When we heard you opened a restaurant in KC we couldn't wait to try it out. Then we read the reviews. Uh oh. Let's just say they weren't very positive. We kept an open mind, determined to give you a chance.
From the moment we walked in the wrong door and were ushered up front to be seated, we found your staff to be friendly and attentive. Chris is really not praying the food will be ok. He's just waiting politely for me to make my selection.
My Mestizo margarita was appropriately tart without making me squint, the guacamole had a very pleasing earthy quality to it. Chunky but smooth and perfectly seasoned with cilantro. Some of the very best I have had anywhere.
Our dinner selections were very good. You don't find platanos on many menu's in KC. Their slight sweetness combined with the black beans and the very thin crisp outer layer melted in my mouth. The char on the skirt steak combined with the tomatillo sauce and sliced radish - authentic and delicous. The tamale del dia was a black bean with very thin salty plantain chips on top with a touch of queso fresco. Nice combination of textures and flavors.
We'll be back to Mestizo for sure. Aaron Sanchez we knew you wouldn't let us down.
Today Chris and I decided to take a field trip.
There is a lot to see there. It's well laid out and the displays are easy to walk through. Chris and I are compatible (and very sensible) museum goers. Spend only as much time as you want, go out to lunch, talk about what you saw, reinforce your learning. Plan to go back.
The next time we are going to go up in the tower. Today we were too hungry. One of us thought our blood sugar might get low 1/2 way up the stairs and didn't want to have some kind of medical emergency that would cause a traffic jam.
Has this ever happened to you? You get in your car after a long day of work. You fire up the engine, put it in drive and notice a warning light on. Looks like this.
You don't know what that light means. You have never seen it before. You are tired. You tell yourself "these idiot lights come on all the time for no reason". You drive home. When you get out of your car at home you notice this.
You tell Chris, "hey my tire is low... should you go and get some air in it so it won't be flat in the morning?" He says "did you drive home like that"? You want to lie. You really do. But you instead respond "yes". He tells you that really it's already flat and likely the rim or something like that is messed up and I will need a new tire. Which led to this.
I am diligently studying all the warning lights in the owners manual. Chris says there will be a quiz tomorrow. In addition to knowing what they all mean I have to know what to do when they come on. He says my favorite answer - "come home and let you take care of it because that 's what husbands are for" is NEVER the right answer.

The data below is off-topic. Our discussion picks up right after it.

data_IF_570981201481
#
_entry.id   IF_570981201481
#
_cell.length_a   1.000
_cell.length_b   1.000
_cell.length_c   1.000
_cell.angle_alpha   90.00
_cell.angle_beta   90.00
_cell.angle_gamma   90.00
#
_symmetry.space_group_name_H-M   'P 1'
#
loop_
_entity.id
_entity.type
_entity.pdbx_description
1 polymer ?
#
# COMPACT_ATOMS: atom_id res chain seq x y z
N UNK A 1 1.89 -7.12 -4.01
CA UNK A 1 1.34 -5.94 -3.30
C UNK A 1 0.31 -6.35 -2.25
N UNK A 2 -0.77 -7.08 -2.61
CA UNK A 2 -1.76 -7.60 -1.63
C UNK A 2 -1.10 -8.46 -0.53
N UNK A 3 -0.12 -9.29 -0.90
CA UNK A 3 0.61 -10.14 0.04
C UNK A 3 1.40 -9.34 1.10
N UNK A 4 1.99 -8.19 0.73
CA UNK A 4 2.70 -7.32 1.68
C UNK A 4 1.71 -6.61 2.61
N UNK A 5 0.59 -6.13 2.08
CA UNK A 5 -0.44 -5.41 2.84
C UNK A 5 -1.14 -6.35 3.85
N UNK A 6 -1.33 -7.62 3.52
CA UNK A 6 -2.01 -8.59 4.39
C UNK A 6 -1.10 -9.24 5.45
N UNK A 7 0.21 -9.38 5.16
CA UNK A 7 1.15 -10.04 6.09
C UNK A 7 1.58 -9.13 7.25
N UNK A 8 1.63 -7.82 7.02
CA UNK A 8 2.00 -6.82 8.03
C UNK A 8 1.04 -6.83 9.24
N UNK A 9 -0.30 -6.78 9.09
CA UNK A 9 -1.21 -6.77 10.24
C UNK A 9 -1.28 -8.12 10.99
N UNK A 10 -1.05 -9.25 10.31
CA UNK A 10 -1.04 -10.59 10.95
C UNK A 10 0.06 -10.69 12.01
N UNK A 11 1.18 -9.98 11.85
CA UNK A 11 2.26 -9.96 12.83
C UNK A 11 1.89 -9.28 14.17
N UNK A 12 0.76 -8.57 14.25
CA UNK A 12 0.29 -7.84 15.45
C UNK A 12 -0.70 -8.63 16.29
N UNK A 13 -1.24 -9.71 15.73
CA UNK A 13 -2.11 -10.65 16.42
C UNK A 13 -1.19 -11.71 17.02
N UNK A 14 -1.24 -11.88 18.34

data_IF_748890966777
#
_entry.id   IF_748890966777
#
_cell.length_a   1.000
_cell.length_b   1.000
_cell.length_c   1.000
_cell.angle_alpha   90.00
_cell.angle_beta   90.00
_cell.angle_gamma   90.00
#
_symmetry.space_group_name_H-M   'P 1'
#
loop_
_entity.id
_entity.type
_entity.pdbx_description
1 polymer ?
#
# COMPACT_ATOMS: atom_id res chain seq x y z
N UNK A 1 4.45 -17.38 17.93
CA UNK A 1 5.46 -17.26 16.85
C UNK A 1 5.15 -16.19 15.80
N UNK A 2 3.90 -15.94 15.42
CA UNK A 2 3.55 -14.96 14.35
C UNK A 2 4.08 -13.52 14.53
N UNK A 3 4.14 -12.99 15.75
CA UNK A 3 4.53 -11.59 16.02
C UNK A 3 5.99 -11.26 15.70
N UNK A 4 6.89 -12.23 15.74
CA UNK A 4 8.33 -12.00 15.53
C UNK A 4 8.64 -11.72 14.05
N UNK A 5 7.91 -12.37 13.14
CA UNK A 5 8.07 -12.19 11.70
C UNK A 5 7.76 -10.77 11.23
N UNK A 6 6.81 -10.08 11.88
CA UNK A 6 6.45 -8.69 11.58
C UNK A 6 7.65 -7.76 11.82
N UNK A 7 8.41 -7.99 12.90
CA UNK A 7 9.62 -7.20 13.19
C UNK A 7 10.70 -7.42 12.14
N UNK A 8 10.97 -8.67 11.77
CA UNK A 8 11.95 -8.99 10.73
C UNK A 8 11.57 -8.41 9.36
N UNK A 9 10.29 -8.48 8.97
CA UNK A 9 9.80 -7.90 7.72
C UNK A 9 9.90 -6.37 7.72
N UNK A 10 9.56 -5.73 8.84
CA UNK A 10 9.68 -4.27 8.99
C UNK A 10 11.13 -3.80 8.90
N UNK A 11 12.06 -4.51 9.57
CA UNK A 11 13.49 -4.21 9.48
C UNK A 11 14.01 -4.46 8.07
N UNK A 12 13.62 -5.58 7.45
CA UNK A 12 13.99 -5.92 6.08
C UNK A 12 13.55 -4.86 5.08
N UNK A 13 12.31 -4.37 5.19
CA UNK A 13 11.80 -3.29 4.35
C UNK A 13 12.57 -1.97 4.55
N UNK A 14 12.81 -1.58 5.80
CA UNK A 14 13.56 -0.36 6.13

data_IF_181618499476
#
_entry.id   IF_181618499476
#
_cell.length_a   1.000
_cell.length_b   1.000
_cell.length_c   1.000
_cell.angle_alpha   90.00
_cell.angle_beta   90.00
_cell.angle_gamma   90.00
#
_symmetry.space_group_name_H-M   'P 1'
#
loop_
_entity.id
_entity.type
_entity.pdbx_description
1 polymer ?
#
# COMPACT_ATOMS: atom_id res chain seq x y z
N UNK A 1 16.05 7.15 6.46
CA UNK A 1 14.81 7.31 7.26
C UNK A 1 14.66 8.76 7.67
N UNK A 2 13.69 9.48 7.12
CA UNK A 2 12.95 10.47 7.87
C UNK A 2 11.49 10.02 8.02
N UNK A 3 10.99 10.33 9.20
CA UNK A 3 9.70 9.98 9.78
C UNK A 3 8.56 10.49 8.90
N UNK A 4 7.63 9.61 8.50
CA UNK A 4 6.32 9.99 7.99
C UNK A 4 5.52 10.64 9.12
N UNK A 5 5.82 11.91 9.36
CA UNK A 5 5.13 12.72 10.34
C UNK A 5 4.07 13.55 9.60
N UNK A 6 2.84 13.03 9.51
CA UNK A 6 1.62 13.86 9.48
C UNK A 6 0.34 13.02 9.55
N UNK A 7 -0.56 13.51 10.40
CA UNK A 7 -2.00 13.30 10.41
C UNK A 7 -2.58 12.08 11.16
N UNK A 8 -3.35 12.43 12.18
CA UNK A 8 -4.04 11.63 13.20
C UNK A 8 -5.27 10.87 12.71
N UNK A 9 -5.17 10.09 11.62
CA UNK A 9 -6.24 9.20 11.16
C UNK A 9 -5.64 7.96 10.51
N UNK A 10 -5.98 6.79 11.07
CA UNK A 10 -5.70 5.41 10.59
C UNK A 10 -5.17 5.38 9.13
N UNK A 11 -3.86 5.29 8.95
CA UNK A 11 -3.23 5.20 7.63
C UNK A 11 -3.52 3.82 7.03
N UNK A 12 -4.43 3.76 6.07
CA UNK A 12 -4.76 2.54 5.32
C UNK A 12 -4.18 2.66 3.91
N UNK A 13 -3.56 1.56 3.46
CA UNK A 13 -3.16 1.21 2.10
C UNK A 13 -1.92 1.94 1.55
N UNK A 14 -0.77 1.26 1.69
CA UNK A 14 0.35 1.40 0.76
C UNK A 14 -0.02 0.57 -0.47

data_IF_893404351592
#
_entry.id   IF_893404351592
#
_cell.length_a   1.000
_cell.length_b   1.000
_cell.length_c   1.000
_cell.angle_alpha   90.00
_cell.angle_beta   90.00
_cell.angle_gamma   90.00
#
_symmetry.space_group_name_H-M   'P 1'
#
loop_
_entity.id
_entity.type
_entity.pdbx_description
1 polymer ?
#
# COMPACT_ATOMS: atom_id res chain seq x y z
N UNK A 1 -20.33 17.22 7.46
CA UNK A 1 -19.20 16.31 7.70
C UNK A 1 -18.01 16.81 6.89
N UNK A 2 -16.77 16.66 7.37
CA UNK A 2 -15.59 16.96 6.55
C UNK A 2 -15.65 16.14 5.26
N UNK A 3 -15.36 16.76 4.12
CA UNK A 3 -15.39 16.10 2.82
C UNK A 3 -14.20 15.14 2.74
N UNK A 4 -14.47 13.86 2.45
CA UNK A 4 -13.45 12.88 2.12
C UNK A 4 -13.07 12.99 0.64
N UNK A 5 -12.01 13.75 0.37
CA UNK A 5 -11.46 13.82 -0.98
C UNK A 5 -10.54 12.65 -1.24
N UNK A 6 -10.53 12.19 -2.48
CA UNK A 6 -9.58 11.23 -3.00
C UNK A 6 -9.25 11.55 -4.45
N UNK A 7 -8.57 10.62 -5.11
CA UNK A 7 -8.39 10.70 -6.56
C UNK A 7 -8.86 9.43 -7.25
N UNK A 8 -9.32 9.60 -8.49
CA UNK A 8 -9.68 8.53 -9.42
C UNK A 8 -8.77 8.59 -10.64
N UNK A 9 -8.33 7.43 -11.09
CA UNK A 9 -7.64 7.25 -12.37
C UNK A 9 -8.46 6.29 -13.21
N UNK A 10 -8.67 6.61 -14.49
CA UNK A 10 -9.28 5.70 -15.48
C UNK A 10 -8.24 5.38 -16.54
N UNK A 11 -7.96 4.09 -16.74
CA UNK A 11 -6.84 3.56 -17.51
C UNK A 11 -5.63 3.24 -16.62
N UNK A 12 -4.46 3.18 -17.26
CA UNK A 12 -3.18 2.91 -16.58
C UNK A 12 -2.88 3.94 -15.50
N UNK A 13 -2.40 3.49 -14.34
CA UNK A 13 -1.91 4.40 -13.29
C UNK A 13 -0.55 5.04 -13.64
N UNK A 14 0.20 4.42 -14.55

This is NOT a tall tale.
At 5:13pm on a gray overcast day on my way home from work I passed exit #212 for Tonganoxie/Eudora and looked up from the steady traffic to see a cowboy riding a horse across the bridge over the Kansas Turnpike.
Some of you might think things like this happen in Kansas everyday. They don't. No way I could get a photo of it, but the image is imprinted firmly in my mind. I have placed it in the "moments that make life worth living" file.
Several years ago I saw this book at a local coffee shop.
At the time I was trying to think of something to get a friend for Christmas. Thus was born Harebrained Scheme #437. Buy book. Give to friend. Include note that you will take her to each of these places and buy her a coffee. Book will be used to record experiences. It will be fun.
The project was supposed to take a year. It has been 3 years since we started. The problem is once you find a few great places you want to go back again and again and you don't try hard enough to get to those out of the way places. But we are NOT giving up.
My sister and I are bound for Norway this summer. She posted some pictures of our apartment that you might want to look at. I am already selecting my attire and getting my bag ready to go. Do you think this hat will be too warm in Bergen, Norway in June?
I might need to get busy and make one for my sister too. I am certain that she will be wanting one as soon as she gets a load of how cute it is.
Dear Friends: I apologize longly and loudly for not providing a new drink recipe since way back in December when I posted about the Salted Caramel martini. I think this will make up for it.
This is the Snowdrift martini. I am not sure of the origins of the name but I think perhaps those big dogs that rescue people from snowdrifts carry this concoction in those little kegs around their necks and it is administered to revive them when they have been buried under an avalanche. I'm fairly certain about that.